Cannabis companies are turning to influencers to grow their business and get around platforms’ ad bans. MedMen, for one, is using influencers as part of a $4 million campaign around Los Angeles to show its retail outlets are in high-end shopping districts.
But even though cannabis is becoming legal in more states and gaining social acceptability, influencers are still anxious about doing weed tie-ups.
Influencer agency Heartbeat pairs companies with nearly 200,000 micro-influencers and just signed two new cannabis clients that want to promote their goods on Instagram: Miss Grass, an online store and publication; and Sagely Naturals, an e-commerce site. But only 30 percent of the agency’s influencers said they were comfortable doing so.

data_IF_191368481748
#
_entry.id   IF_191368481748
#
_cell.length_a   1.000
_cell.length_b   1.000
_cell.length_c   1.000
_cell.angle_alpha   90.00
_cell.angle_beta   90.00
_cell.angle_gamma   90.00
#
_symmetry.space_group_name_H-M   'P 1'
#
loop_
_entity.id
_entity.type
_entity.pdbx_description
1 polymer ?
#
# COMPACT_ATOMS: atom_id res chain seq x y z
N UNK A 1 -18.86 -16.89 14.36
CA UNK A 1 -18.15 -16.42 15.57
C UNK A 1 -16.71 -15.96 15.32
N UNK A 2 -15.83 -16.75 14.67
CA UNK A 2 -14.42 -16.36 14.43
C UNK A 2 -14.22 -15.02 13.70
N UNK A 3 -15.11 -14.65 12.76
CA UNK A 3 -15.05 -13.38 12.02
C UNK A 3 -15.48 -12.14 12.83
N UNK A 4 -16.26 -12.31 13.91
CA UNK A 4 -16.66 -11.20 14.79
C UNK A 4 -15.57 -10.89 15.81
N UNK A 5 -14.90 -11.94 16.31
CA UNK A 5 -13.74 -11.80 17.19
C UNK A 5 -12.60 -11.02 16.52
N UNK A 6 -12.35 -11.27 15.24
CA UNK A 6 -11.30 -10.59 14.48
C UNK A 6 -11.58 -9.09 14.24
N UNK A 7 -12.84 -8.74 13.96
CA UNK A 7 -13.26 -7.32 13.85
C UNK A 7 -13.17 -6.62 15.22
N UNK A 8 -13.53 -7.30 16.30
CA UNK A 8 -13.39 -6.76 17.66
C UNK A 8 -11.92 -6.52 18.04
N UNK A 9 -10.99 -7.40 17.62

“There’s a lot of confusion that’s blocking influencers from getting on board,” said Brian Freeman, founder and CEO of Heartbeat. “They are scared of legal ramifications, and they don’t want YouTube to shut them down.”
Influencers do have a reason to be cautious. Facebook, Instagram, Google and Snapchat don’t allow cannabis ads; Snapchat will consider ads for CBD products (which are derived from cannabis but don’t get users high) on a case-by-case basis, a Snapchat spokesperson said. Its terms don’t say anything specifically about influencers promoting cannabis products, and influencer agencies say they haven’t had problems. But some influencers say they’ve had their accounts deleted due to their marijuana content.
Last week, Bess Byers, an Instagram influencer who posts about cannabis, posted that her account was disabled. She’s waiting to hear back about her appeal and said she planned to petition for Instagram to change its Terms of Service. An Instagram spokesperson said the account was taken down because it violated the platform’s marijuana policy, which also pertains to influencers; the platform does not allow any content that promotes the sale of marijuana regardless of state or country.